Vroom, vroom: 

Local Beat

Vroom, vroom: "The Art of the Motorcycle" Wonders Exhibition is midway through its six-month run at the Pyramid, but according to Eddie Dattel, owner of Inside Sounds record label, the ride is far from over. When compiling Songs of the Open Road, a 14-song CD of tunes that serves as a companion item to the exhibit, Dattel also created a disc that works as a stand-alone collection and celebration of modern Memphis music.

"It was a concept CD," he says. "It was produced in conjunction with the exhibit, but it struck me that I didn't want every song to be about motorcycles. That seemed redundant, so I thought about the parallels between the evolution of the motorcycle and what it represents - rebellion, raw energy, and freedom. Rock-and-roll evolved in the same way, and it seemed like a perfect fit."

This is hardly the first CD Inside Sounds has produced for the Wonders Series. (Earlier releases tied to Wonders exhibits include tributes to the Napoleonic era and circa-1912 classical tunes that might've been played aboard the Titanic.) But for Songs of the Open Road, Dattel envisioned a community of artists. "It didn't make sense to call in a single artist to do the CD," he says, explaining why he recruited such groups as The Tearjerkers and The Beat Generation to lay down tracks for the compilation, which was recorded and mixed last March.

"I have the Tearjerkers doing 'Little Honda' by the Beach Boys, which has such a cool surf-rock sound. You hear it, and you think Southern California in 1961, guys hanging out on the beach on their bikes," Dattel enthuses. "And the Beat Generation do a great version of Buddy Holly's 'Down the Line.'"

Black Oak Arkansas frontman Jim Dandy's spirited take on Steppenwolf's anthemic "Born to Be Wild" detours into hard rock. In a similar vein, Hal Butler covers the Doors' "Riders on the Storm." Perennial Inside Sounds artist Billy Gibson croons Roger Miller's "King of the Road," and Dattel himself sings Richard Thompson's folky "1952 Vincent Black Lightning."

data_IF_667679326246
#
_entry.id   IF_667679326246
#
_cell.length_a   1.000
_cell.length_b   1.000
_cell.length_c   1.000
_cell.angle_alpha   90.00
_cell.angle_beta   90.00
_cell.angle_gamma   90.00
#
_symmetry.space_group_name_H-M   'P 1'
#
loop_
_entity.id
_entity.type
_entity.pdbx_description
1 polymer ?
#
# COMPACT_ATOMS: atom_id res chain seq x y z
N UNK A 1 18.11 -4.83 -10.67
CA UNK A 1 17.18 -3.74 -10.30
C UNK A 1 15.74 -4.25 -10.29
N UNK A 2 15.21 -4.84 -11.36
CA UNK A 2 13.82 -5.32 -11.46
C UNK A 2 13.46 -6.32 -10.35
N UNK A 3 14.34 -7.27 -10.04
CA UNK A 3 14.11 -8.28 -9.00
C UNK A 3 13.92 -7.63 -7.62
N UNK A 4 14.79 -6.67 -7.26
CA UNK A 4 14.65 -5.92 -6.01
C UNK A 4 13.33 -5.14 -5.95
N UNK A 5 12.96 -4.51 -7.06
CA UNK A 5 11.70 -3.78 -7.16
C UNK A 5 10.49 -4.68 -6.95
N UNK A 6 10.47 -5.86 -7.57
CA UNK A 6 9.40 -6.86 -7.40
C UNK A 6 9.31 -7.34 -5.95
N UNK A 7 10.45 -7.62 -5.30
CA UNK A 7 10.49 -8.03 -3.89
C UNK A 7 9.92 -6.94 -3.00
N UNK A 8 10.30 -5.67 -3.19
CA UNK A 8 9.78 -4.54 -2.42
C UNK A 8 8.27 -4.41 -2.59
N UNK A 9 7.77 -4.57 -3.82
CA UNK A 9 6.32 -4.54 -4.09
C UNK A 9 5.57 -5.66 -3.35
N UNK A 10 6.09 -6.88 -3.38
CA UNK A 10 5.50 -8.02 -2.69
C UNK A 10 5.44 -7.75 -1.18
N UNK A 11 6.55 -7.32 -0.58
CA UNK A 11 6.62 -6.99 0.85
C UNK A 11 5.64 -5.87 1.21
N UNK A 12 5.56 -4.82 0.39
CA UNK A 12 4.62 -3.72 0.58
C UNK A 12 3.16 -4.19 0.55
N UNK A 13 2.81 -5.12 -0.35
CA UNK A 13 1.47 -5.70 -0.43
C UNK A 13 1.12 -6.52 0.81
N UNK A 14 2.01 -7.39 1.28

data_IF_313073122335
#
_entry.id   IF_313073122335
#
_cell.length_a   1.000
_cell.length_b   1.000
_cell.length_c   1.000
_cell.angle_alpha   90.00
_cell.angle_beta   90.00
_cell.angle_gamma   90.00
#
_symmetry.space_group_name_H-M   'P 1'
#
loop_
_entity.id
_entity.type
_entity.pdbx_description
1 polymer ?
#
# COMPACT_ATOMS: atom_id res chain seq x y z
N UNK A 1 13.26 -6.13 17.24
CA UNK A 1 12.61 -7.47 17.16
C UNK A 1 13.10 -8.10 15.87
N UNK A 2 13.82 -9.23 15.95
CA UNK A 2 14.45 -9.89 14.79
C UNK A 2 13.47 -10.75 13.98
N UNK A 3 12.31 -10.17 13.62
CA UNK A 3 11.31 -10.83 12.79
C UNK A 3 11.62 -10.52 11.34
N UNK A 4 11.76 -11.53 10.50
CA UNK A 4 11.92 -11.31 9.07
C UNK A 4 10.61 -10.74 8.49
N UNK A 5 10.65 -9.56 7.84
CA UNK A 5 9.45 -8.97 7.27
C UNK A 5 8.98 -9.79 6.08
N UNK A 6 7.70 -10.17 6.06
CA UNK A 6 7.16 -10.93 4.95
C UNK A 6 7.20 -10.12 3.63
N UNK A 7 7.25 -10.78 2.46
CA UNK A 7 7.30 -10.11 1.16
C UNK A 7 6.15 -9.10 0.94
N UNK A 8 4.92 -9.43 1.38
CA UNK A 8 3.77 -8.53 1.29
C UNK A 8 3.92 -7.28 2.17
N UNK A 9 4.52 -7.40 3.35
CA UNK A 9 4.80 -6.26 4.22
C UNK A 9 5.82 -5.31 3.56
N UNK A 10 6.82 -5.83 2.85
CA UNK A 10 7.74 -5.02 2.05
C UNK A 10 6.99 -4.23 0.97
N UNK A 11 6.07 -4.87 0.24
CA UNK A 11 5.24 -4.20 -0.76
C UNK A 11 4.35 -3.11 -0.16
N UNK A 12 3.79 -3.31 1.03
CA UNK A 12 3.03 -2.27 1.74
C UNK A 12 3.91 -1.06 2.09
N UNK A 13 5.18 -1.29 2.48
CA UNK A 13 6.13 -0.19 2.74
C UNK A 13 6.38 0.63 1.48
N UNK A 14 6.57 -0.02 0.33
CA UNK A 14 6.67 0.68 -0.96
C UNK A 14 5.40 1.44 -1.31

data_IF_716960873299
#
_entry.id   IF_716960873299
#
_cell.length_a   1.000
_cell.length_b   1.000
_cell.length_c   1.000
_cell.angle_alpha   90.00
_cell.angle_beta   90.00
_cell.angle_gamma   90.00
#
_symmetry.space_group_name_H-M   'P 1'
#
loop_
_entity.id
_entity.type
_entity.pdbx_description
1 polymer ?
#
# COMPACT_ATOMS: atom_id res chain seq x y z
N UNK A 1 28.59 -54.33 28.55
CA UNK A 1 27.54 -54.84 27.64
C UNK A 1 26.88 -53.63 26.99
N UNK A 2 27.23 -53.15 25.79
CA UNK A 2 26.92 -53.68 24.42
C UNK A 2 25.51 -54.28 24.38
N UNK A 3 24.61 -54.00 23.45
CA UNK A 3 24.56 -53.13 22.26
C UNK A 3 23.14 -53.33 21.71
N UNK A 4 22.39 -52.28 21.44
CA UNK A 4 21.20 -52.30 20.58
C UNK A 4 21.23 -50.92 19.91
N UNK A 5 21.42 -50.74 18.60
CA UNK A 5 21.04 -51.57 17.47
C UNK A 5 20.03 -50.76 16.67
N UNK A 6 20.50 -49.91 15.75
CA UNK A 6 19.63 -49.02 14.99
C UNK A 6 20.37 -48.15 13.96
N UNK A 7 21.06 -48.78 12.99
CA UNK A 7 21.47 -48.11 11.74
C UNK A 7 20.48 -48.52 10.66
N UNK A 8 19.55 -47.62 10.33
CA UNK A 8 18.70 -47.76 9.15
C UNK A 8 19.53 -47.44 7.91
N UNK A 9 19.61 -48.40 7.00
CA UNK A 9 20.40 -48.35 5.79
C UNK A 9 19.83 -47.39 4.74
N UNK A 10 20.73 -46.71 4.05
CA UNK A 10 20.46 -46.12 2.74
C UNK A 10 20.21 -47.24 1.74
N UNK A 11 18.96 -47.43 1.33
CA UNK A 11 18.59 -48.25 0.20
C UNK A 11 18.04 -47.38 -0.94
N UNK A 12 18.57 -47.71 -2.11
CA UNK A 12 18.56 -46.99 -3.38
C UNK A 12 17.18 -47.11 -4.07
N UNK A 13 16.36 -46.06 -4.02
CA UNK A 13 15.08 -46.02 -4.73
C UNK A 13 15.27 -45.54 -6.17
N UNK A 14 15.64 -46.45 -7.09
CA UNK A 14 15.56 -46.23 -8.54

There are other pleasant surprises, including David Evans' delivery of "On the Road Again," which draws heavily on Alan Wilson's 1968 version. "They were teenage friends. They played together, and they were influenced by the same style of blues music," Dattel explains of Evans, a professor in the music department at the University of Memphis, and Wilson, the late Canned Heat frontman.

"We have a good track record with the people behind the Wonders Series," he says. "They like what we do, and they trust my judgment."

Next up for Inside Sounds: Fried Glass Onions Volume Two, another compilation of Memphis artists covering Beatles songs, expected to hit the shelves this September. For more info, go to InsideSounds.com.

Several other Mid South-centric releases are also on the racks this month:

Former Pixies frontman Frank Black's first solo album in a decade, Honeycomb, was released last week on Back Porch Records/EMI. The album, cut at Dan Penn's Better Songs & Gardens studio in Nashville last year, features stellar guitar work from Memphis giants Steve Cropper and Reggie Young, as well as famed Muscle Shoals players such as bassist David Hood and organist Spooner Oldham. Pick it up for the weird factor (a cover of Elvis' insipid "Song of the Shrimp" is a must-hear), then put cuts such as "Dark End of the Street" on repeat.

Al Greene's Back Up Train - originally released on Hot Line Records waaay back in 1967 when the soul singer still spelled his last name with an extra 'e' - was dusted off by the folks at Sony/Legacy for reissue this month. Repackaged with new liner notes and a solitary bonus track (a mono version of "A Lover's Hideaway"), Back Up Train presents a fascinating look at the soulster's burgeoning talent, captured shortly before his fated meeting with Memphis producer Willie Mitchell.

And just this week, former Stray Cat Brian Setzer released Rockabilly Riot Volume One: A Tribute To Sun Records. Setzer rocks and rolls through versions of Billy Lee Riley's "Red Hot," Carl Perkins' "Blue Suede Shoes," and Johnny Cash's "Get Rhythm," before joining bonafide legends Gene Simmons on "Peroxide Blonde in a Hopped Up Model Ford" and the Jordanaires on "Stairway to Nowhere." But surprisingly, Rockabilly Riot Volume One was cut on the streets of Nashville, not at Sun or Sam Phillips Recording Studio, where these songs belong. n

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